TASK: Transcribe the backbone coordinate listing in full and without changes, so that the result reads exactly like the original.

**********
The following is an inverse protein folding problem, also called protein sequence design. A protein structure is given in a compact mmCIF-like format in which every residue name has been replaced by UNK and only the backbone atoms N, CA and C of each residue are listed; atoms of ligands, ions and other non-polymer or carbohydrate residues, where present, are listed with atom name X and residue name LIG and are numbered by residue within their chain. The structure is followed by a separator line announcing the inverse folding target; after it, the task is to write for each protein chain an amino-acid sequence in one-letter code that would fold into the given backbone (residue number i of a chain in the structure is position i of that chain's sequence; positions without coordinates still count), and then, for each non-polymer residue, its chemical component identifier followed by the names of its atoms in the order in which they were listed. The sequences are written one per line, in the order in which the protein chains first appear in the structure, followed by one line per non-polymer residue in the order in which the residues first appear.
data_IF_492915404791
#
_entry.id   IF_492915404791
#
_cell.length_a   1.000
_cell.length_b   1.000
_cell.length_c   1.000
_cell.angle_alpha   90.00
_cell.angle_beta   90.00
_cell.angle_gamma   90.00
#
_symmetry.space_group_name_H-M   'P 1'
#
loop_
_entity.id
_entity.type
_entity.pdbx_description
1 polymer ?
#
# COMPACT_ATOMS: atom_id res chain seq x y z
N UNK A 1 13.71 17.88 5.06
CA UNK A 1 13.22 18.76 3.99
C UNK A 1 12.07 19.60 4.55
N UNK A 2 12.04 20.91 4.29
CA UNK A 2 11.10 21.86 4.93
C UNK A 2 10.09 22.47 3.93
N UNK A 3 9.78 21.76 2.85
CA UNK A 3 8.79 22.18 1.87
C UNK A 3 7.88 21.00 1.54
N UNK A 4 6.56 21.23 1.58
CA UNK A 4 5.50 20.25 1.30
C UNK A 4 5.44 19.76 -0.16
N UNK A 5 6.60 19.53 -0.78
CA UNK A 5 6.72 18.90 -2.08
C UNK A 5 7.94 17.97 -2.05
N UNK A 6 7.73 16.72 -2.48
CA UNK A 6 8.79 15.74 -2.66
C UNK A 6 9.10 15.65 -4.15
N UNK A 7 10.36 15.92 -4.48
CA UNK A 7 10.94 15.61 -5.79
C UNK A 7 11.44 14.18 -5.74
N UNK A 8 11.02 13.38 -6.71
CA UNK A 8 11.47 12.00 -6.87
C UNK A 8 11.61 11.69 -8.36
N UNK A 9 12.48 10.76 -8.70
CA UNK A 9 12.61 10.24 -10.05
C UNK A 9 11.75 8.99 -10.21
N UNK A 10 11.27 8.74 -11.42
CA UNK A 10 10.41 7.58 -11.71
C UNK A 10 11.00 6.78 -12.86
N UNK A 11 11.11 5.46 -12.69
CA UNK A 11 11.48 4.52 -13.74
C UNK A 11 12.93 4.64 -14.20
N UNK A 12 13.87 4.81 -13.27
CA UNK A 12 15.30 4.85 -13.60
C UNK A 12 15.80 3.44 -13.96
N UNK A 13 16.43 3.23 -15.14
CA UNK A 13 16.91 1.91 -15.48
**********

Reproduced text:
The following is an inverse protein folding problem, also called protein sequence design. A protein structure is given in a compact mmCIF-like format in which every residue name has been replaced by UNK and only the backbone atoms N, CA and C of each residue are listed; atoms of ligands, ions and other non-polymer or carbohydrate residues, where present, are listed with atom name X and residue name LIG and are numbered by residue within their chain. The structure is followed by a separator line announcing the inverse folding target; after it, the task is to write for each protein chain an amino-acid sequence in one-letter code that would fold into the given backbone (residue number i of a chain in the structure is position i of that chain's sequence; positions without coordinates still count), and then, for each non-polymer residue, its chemical component identifier followed by the names of its atoms in the order in which they were listed. The sequences are written one per line, in the order in which the protein chains first appear in the structure, followed by one line per non-polymer residue in the order in which the residues first appear.
data_IF_492915404791
#
_entry.id   IF_492915404791
#
_cell.length_a   1.000
_cell.length_b   1.000
_cell.length_c   1.000
_cell.angle_alpha   90.00
_cell.angle_beta   90.00
_cell.angle_gamma   90.00
#
_symmetry.space_group_name_H-M   'P 1'
#
loop_
_entity.id
_entity.type
_entity.pdbx_description
1 polymer ?
#
# COMPACT_ATOMS: atom_id res chain seq x y z
N UNK A 1 13.71 17.88 5.06
CA UNK A 1 13.22 18.76 3.99
C UNK A 1 12.07 19.60 4.55
N UNK A 2 12.04 20.91 4.29
CA UNK A 2 11.10 21.86 4.93
C UNK A 2 10.09 22.47 3.93
N UNK A 3 9.78 21.76 2.85
CA UNK A 3 8.79 22.18 1.87
C UNK A 3 7.88 21.00 1.54
N UNK A 4 6.56 21.23 1.58
CA UNK A 4 5.50 20.25 1.30
C UNK A 4 5.44 19.76 -0.16
N UNK A 5 6.60 19.53 -0.78
CA UNK A 5 6.72 18.90 -2.08
C UNK A 5 7.94 17.97 -2.05
N UNK A 6 7.73 16.72 -2.48
CA UNK A 6 8.79 15.74 -2.66
C UNK A 6 9.10 15.65 -4.15
N UNK A 7 10.36 15.92 -4.48
CA UNK A 7 10.94 15.61 -5.79
C UNK A 7 11.44 14.18 -5.74
N UNK A 8 11.02 13.38 -6.71
CA UNK A 8 11.47 12.00 -6.87
C UNK A 8 11.61 11.69 -8.36
N UNK A 9 12.48 10.76 -8.70
CA UNK A 9 12.61 10.24 -10.05
C UNK A 9 11.75 8.99 -10.21
N UNK A 10 11.27 8.74 -11.42
CA UNK A 10 10.41 7.58 -11.71
C UNK A 10 11.00 6.78 -12.86
N UNK A 11 11.11 5.46 -12.69
CA UNK A 11 11.48 4.52 -13.74
C UNK A 11 12.93 4.64 -14.20
N UNK A 12 13.87 4.81 -13.27
CA UNK A 12 15.30 4.85 -13.60
C UNK A 12 15.80 3.44 -13.96
N UNK A 13 16.43 3.23 -15.14
CA UNK A 13 16.91 1.91 -15.48